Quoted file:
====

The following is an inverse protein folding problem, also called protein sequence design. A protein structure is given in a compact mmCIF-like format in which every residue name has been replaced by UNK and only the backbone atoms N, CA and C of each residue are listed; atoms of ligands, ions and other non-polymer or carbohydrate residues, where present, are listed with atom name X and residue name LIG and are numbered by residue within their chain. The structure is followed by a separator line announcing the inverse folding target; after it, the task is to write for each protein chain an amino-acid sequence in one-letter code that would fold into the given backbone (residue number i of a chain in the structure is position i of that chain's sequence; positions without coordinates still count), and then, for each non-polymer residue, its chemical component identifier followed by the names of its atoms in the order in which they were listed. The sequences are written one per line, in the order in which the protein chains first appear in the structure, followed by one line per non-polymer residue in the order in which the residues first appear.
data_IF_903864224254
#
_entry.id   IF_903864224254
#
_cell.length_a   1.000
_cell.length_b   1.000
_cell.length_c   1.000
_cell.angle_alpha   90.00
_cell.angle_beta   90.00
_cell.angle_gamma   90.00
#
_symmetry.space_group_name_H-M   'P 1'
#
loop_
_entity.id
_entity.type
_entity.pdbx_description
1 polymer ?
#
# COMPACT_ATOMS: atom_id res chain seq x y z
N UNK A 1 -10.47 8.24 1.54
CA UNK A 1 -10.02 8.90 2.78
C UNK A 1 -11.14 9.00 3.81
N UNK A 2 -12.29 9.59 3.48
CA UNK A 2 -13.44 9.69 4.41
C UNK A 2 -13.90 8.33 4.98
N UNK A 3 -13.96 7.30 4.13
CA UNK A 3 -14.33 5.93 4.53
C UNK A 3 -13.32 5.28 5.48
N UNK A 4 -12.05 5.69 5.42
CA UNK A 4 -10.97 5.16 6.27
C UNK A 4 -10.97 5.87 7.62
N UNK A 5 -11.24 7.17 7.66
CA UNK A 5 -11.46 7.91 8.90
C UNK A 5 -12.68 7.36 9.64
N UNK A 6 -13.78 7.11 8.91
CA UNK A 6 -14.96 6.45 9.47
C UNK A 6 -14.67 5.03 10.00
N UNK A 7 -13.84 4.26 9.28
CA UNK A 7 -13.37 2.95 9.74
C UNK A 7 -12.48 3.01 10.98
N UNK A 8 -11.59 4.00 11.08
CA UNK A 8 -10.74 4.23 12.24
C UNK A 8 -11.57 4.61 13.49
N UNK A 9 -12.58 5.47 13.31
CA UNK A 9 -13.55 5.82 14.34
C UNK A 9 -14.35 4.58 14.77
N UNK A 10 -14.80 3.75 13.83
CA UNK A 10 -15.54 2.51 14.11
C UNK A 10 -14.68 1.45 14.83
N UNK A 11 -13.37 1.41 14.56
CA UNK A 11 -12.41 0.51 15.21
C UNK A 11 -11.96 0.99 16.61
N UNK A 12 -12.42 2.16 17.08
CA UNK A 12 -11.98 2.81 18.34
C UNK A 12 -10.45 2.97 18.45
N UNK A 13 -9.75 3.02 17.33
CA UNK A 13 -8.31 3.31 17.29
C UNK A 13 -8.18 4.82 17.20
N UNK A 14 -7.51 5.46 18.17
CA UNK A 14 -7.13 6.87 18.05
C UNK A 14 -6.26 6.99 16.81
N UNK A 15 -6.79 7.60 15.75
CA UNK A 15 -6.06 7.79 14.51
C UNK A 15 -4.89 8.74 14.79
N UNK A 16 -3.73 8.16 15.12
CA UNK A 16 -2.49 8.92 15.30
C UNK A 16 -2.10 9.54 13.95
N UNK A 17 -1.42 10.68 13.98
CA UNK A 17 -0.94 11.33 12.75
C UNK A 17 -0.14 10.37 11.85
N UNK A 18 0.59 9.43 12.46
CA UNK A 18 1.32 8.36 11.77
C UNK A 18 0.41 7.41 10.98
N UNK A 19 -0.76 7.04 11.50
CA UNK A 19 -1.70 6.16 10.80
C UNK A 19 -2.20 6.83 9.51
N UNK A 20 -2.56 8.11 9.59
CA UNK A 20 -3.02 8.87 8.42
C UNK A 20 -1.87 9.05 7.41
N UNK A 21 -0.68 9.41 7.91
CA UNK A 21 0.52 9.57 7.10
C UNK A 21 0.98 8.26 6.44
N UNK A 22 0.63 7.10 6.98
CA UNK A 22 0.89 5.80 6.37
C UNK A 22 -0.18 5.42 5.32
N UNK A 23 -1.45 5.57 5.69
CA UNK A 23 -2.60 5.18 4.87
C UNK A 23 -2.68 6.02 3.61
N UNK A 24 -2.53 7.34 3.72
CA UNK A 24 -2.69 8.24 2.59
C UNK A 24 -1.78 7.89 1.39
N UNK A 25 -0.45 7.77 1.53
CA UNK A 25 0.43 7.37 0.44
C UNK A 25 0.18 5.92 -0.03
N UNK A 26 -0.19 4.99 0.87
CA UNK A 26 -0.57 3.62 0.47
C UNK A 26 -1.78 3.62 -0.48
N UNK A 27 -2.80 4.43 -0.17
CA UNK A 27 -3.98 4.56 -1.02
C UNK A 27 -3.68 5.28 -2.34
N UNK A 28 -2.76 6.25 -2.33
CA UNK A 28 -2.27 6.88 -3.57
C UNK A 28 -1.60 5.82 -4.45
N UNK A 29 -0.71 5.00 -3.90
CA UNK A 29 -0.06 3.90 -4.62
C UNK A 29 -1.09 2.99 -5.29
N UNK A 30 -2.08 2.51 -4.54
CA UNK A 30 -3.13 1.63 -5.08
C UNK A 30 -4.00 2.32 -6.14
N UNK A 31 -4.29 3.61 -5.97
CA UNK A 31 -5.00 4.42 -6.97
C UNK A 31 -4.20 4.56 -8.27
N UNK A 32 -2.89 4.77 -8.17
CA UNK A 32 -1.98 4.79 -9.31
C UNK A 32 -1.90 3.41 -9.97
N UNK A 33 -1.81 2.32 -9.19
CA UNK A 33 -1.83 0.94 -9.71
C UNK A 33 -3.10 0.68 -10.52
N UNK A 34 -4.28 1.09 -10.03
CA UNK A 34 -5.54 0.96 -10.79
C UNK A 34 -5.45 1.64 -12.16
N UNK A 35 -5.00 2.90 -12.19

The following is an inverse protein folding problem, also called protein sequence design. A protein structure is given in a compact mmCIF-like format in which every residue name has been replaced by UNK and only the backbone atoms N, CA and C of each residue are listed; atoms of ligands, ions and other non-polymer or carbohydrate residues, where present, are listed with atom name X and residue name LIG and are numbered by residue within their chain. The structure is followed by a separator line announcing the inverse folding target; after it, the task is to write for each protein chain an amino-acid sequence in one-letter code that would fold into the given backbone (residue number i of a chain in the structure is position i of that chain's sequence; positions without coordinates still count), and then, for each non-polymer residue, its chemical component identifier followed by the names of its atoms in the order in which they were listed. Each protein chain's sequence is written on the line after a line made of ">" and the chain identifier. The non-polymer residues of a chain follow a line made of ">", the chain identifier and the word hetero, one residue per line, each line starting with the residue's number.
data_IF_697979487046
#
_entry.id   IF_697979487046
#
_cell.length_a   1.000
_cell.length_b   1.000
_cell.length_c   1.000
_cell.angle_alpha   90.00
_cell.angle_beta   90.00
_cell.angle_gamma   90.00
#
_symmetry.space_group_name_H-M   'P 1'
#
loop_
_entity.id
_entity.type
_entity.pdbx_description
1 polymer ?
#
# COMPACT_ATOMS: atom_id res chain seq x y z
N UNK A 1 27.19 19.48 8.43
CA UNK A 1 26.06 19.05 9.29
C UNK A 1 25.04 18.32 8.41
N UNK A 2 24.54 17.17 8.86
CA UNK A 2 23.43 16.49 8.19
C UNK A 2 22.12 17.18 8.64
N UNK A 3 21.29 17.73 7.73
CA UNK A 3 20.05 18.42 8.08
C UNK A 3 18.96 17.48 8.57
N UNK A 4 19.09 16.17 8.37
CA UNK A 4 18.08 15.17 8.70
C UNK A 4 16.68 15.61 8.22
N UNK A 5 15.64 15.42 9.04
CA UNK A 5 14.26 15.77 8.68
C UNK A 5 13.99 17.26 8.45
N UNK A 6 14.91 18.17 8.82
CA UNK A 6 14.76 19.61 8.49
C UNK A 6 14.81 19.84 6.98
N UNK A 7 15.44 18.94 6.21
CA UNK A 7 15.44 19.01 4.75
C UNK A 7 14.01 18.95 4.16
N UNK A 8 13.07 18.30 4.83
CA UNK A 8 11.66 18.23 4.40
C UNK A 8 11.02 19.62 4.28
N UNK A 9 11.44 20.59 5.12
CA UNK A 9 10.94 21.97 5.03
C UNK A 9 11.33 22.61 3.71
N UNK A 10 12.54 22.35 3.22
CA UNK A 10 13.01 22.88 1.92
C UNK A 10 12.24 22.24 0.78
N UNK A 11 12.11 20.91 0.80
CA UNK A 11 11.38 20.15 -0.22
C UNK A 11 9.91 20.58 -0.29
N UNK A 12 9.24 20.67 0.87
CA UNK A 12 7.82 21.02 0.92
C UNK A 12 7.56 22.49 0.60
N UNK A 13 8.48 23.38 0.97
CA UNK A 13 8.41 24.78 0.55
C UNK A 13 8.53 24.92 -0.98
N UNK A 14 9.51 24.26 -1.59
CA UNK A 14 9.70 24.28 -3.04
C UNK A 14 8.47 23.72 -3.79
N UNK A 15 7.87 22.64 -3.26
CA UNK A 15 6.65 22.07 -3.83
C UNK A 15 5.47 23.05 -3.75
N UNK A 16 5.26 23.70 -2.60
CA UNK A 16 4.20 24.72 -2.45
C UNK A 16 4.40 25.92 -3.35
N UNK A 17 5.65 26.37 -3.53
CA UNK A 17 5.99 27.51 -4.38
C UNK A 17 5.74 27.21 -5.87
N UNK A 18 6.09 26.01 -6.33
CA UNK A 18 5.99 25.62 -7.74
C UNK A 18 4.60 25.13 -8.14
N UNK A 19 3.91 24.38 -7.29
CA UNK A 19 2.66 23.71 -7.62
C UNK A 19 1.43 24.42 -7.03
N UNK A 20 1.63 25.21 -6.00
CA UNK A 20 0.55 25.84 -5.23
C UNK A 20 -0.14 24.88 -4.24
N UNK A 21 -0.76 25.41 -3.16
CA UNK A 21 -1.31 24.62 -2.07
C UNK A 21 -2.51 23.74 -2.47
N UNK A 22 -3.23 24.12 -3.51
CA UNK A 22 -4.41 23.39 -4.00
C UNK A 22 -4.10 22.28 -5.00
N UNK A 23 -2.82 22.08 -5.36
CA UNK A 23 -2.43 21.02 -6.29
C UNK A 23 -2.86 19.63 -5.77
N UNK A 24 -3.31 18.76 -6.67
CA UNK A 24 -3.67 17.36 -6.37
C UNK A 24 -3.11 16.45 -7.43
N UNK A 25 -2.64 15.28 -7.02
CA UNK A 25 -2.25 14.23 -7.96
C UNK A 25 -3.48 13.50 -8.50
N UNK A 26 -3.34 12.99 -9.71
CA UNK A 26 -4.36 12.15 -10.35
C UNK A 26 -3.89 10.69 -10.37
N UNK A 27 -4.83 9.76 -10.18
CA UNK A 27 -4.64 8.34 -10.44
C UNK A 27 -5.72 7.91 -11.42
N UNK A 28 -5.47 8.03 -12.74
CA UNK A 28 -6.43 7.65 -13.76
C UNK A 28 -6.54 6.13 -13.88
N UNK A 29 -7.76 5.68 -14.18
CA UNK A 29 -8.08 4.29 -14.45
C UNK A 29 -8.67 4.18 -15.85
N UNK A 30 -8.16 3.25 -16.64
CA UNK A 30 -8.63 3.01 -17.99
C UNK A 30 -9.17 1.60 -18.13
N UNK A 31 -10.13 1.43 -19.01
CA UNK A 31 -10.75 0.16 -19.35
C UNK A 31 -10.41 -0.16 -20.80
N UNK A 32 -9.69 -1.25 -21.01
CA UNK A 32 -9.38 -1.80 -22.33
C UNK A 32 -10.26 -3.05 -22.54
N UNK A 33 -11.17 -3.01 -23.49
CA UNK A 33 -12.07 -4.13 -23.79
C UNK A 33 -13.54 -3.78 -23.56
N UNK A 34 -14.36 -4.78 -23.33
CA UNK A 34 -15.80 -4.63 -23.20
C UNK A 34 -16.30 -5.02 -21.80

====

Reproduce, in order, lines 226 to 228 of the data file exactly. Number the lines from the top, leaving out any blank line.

C UNK A 27 -5.72 7.91 -11.42
N UNK A 28 -5.47 8.03 -12.74
CA UNK A 28 -6.43 7.65 -13.76